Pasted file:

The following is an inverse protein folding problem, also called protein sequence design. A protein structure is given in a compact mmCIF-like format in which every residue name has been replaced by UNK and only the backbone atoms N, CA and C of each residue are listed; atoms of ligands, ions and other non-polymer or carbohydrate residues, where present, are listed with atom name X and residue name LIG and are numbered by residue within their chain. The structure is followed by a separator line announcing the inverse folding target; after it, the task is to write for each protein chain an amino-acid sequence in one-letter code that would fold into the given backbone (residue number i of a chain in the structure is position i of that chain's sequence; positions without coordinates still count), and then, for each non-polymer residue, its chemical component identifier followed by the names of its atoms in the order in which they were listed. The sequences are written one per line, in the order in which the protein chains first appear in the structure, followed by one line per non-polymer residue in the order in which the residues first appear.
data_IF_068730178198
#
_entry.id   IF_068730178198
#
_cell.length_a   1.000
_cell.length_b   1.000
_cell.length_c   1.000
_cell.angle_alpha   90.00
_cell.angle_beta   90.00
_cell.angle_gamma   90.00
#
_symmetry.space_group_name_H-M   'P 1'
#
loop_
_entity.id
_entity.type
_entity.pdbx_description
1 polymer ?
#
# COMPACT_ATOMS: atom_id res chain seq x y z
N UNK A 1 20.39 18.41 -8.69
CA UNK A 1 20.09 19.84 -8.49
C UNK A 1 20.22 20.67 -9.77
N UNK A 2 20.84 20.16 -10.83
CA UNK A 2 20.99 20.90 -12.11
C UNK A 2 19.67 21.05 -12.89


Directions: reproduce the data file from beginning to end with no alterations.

The following is an inverse protein folding problem, also called protein sequence design. A protein structure is given in a compact mmCIF-like format in which every residue name has been replaced by UNK and only the backbone atoms N, CA and C of each residue are listed; atoms of ligands, ions and other non-polymer or carbohydrate residues, where present, are listed with atom name X and residue name LIG and are numbered by residue within their chain. The structure is followed by a separator line announcing the inverse folding target; after it, the task is to write for each protein chain an amino-acid sequence in one-letter code that would fold into the given backbone (residue number i of a chain in the structure is position i of that chain's sequence; positions without coordinates still count), and then, for each non-polymer residue, its chemical component identifier followed by the names of its atoms in the order in which they were listed. The sequences are written one per line, in the order in which the protein chains first appear in the structure, followed by one line per non-polymer residue in the order in which the residues first appear.
data_IF_068730178198
#
_entry.id   IF_068730178198
#
_cell.length_a   1.000
_cell.length_b   1.000
_cell.length_c   1.000
_cell.angle_alpha   90.00
_cell.angle_beta   90.00
_cell.angle_gamma   90.00
#
_symmetry.space_group_name_H-M   'P 1'
#
loop_
_entity.id
_entity.type
_entity.pdbx_description
1 polymer ?
#
# COMPACT_ATOMS: atom_id res chain seq x y z
N UNK A 1 20.39 18.41 -8.69
CA UNK A 1 20.09 19.84 -8.49
C UNK A 1 20.22 20.67 -9.77
N UNK A 2 20.84 20.16 -10.83
CA UNK A 2 20.99 20.90 -12.11
C UNK A 2 19.67 21.05 -12.89